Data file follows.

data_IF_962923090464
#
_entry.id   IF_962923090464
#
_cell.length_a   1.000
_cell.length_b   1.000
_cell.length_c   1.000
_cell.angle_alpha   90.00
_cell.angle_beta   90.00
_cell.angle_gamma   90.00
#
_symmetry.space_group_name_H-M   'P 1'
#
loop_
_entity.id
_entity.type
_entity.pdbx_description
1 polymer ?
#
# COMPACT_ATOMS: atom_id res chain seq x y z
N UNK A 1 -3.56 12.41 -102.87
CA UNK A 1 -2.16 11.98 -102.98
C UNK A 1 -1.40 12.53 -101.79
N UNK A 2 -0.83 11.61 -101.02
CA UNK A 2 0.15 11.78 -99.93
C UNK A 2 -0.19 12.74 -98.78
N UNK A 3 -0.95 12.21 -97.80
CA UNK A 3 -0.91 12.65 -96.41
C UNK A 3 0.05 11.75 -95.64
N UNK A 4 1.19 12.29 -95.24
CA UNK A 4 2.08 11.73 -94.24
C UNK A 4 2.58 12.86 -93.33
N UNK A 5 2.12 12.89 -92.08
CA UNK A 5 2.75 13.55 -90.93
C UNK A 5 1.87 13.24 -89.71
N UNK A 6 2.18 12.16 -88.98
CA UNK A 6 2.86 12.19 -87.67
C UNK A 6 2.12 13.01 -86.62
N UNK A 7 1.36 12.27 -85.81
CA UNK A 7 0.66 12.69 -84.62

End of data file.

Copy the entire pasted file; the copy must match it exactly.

data_IF_962923090464
#
_entry.id   IF_962923090464
#
_cell.length_a   1.000
_cell.length_b   1.000
_cell.length_c   1.000
_cell.angle_alpha   90.00
_cell.angle_beta   90.00
_cell.angle_gamma   90.00
#
_symmetry.space_group_name_H-M   'P 1'
#
loop_
_entity.id
_entity.type
_entity.pdbx_description
1 polymer ?
#
# COMPACT_ATOMS: atom_id res chain seq x y z
N UNK A 1 -3.56 12.41 -102.87
CA UNK A 1 -2.16 11.98 -102.98
C UNK A 1 -1.40 12.53 -101.79
N UNK A 2 -0.83 11.61 -101.02
CA UNK A 2 0.15 11.78 -99.93
C UNK A 2 -0.19 12.74 -98.78
N UNK A 3 -0.95 12.21 -97.80
CA UNK A 3 -0.91 12.65 -96.41
C UNK A 3 0.05 11.75 -95.64
N UNK A 4 1.19 12.29 -95.24
CA UNK A 4 2.08 11.73 -94.24
C UNK A 4 2.58 12.86 -93.33
N UNK A 5 2.12 12.89 -92.08
CA UNK A 5 2.75 13.55 -90.93
C UNK A 5 1.87 13.24 -89.71
N UNK A 6 2.18 12.16 -88.98
CA UNK A 6 2.86 12.19 -87.67
C UNK A 6 2.12 13.01 -86.62
N UNK A 7 1.36 12.27 -85.81
CA UNK A 7 0.66 12.69 -84.62